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European Review of COVID Testing


ProMed Mail has reported on a comprehensive review article published in EuroSurveillance* interpreting the results of molecular assay for SARS-CoV-2.  The authors affiliated with The Center for Infectious Disease Control in the Netherlands, Erasmus University and the Global Outbreak Alert and Response Network in Switzerland identified 264 publications relevant to molecular diagnostic technology.  The data set contained 32,515 COVID-19 cases and the authors aggregated data from 217 adults representing 2,777 samples.


With respect to the kinetics of SARS-CoV-2 and the respiratory tract the authors concluded that the virus replicates in the throat and upper respiratory tract.  Samples for diagnostic purposes should be collected early in the course of the infection as viral load peaks within a few days of infection.  The virus can be detected in respiratory samples for up to six weeks in cases with mild disease and eight weeks in cases with severe disease.  Higher viral load was determined in sputum compared to nasopharyngeal and oropharyngeal swabs.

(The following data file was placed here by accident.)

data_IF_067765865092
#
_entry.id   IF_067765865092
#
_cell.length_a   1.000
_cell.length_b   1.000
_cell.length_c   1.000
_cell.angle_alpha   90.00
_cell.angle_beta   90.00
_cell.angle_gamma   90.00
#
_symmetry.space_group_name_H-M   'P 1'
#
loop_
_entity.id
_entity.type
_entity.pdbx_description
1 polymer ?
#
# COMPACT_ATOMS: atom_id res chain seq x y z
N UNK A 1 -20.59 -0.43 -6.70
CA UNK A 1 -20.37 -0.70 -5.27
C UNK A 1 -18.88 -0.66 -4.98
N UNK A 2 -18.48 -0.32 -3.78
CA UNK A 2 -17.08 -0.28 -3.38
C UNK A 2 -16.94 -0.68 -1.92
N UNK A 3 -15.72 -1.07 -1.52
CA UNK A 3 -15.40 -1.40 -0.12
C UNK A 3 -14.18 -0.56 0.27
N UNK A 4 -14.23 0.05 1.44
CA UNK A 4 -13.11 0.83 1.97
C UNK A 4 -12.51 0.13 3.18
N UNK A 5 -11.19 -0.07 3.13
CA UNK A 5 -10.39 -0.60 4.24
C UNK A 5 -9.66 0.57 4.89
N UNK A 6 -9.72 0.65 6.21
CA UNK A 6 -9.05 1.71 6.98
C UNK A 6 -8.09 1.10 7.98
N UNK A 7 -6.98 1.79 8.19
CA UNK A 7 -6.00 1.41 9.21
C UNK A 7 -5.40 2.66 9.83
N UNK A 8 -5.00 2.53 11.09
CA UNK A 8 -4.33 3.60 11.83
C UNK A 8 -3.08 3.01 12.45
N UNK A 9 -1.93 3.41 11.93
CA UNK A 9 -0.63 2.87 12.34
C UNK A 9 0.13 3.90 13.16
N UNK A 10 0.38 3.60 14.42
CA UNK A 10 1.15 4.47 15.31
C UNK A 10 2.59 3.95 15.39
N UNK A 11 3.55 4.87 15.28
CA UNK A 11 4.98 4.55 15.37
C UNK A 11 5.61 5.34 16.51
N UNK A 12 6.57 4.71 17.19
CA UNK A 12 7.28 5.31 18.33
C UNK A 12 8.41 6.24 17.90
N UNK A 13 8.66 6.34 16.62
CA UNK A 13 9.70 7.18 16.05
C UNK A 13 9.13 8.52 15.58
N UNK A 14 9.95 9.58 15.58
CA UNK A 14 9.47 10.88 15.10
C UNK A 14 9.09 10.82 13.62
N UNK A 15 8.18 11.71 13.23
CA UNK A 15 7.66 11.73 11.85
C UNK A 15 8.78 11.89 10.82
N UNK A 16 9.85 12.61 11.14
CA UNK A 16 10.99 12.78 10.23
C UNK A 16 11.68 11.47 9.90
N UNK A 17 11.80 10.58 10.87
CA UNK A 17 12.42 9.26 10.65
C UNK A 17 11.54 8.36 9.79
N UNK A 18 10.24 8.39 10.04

Gastrointestinal shedding is a characteristic of COVID infection and viral RNA can be detected in the absence of gastrointestinal symptoms.  Prolonged viral detection in feces occurs and may persist for longer than seven weeks following resolution of symptoms and after clearance from the respiratory tract.  In this respect, SARS-CoV-2 is similar to infectious bronchitis of chickens.  IBV can be isolated from cecal tonsils after resolution of clinical signs and failure to isolate the virus from the upper respiratory tract.  Fecal shedding of SARS-CoV-2 is the basis of surveillance of sewage as a means to detect the presence of COVID in a group environment or localized region.


The authors concluded that self-collected saliva could be used as an alternative to swabs from the upper respiratory tract since the virus is present in oral fluid for up to four weeks following infection.  SARS-CoV-2 RNA is generally not present in urine but has been detected in semen.  Since the epidemiology of COVID-19 has yet to be completely characterized, diagnosis should be based on an appreciation of the strengths and limitations of molecular biologic testing including amplification and clinical presentation.


*Stanoeva, al Towards a sensitive and accurate interpretation of molecular testing for SARS-CoV-2: a rapid review of 264 studies Eurosurveill.2021; 26 (10)